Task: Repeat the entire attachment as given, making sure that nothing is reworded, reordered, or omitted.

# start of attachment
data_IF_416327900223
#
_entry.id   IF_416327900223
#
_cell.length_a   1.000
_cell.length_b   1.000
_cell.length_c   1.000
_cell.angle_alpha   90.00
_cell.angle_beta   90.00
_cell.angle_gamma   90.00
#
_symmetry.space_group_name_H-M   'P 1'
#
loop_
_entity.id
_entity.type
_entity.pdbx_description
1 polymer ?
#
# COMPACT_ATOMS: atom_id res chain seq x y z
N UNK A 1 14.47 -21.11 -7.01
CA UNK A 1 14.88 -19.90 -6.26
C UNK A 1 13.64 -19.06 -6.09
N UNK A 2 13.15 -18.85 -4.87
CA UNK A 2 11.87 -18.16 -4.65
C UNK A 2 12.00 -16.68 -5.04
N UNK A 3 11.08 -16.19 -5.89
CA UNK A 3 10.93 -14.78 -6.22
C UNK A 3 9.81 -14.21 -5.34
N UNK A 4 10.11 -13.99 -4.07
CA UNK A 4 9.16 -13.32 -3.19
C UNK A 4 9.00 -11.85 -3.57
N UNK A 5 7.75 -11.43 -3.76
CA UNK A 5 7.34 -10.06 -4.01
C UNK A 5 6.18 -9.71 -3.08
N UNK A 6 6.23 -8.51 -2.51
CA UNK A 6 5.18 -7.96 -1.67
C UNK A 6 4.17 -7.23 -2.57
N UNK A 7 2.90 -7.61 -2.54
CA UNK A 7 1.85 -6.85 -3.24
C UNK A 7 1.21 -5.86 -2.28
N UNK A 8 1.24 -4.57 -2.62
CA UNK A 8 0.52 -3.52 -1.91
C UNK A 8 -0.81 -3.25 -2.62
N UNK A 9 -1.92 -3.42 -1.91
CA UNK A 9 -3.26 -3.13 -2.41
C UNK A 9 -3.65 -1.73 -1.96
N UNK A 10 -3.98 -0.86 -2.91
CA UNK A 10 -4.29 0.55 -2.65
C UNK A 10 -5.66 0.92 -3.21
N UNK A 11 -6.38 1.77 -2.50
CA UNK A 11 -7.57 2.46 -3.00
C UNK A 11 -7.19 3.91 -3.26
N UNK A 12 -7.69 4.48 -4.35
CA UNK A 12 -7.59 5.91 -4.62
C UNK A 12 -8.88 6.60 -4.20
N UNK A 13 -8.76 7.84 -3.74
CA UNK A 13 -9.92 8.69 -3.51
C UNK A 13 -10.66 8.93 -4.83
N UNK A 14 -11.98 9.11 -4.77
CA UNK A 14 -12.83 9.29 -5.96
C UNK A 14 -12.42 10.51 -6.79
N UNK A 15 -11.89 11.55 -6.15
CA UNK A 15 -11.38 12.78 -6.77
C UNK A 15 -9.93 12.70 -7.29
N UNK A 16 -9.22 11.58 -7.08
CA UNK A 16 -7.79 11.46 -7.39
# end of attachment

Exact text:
data_IF_416327900223
#
_entry.id   IF_416327900223
#
_cell.length_a   1.000
_cell.length_b   1.000
_cell.length_c   1.000
_cell.angle_alpha   90.00
_cell.angle_beta   90.00
_cell.angle_gamma   90.00
#
_symmetry.space_group_name_H-M   'P 1'
#
loop_
_entity.id
_entity.type
_entity.pdbx_description
1 polymer ?
#
# COMPACT_ATOMS: atom_id res chain seq x y z
N UNK A 1 14.47 -21.11 -7.01
CA UNK A 1 14.88 -19.90 -6.26
C UNK A 1 13.64 -19.06 -6.09
N UNK A 2 13.15 -18.85 -4.87
CA UNK A 2 11.87 -18.16 -4.65
C UNK A 2 12.00 -16.68 -5.04
N UNK A 3 11.08 -16.19 -5.89
CA UNK A 3 10.93 -14.78 -6.22
C UNK A 3 9.81 -14.21 -5.34
N UNK A 4 10.11 -13.99 -4.07
CA UNK A 4 9.16 -13.32 -3.19
C UNK A 4 9.00 -11.85 -3.57
N UNK A 5 7.75 -11.43 -3.76
CA UNK A 5 7.34 -10.06 -4.01
C UNK A 5 6.18 -9.71 -3.08
N UNK A 6 6.23 -8.51 -2.51
CA UNK A 6 5.18 -7.96 -1.67
C UNK A 6 4.17 -7.23 -2.57
N UNK A 7 2.90 -7.61 -2.54
CA UNK A 7 1.85 -6.85 -3.24
C UNK A 7 1.21 -5.86 -2.28
N UNK A 8 1.24 -4.57 -2.62
CA UNK A 8 0.52 -3.52 -1.91
C UNK A 8 -0.81 -3.25 -2.62
N UNK A 9 -1.92 -3.42 -1.91
CA UNK A 9 -3.26 -3.13 -2.41
C UNK A 9 -3.65 -1.73 -1.96
N UNK A 10 -3.98 -0.86 -2.91
CA UNK A 10 -4.29 0.55 -2.65
C UNK A 10 -5.66 0.92 -3.21
N UNK A 11 -6.38 1.77 -2.50
CA UNK A 11 -7.57 2.46 -3.00
C UNK A 11 -7.19 3.91 -3.26
N UNK A 12 -7.69 4.48 -4.35
CA UNK A 12 -7.59 5.91 -4.62
C UNK A 12 -8.88 6.60 -4.20
N UNK A 13 -8.76 7.84 -3.74
CA UNK A 13 -9.92 8.69 -3.51
C UNK A 13 -10.66 8.93 -4.83
N UNK A 14 -11.98 9.11 -4.77
CA UNK A 14 -12.83 9.29 -5.96
C UNK A 14 -12.42 10.51 -6.79
N UNK A 15 -11.89 11.55 -6.15
CA UNK A 15 -11.38 12.78 -6.77
C UNK A 15 -9.93 12.70 -7.29
N UNK A 16 -9.22 11.58 -7.08
CA UNK A 16 -7.79 11.46 -7.39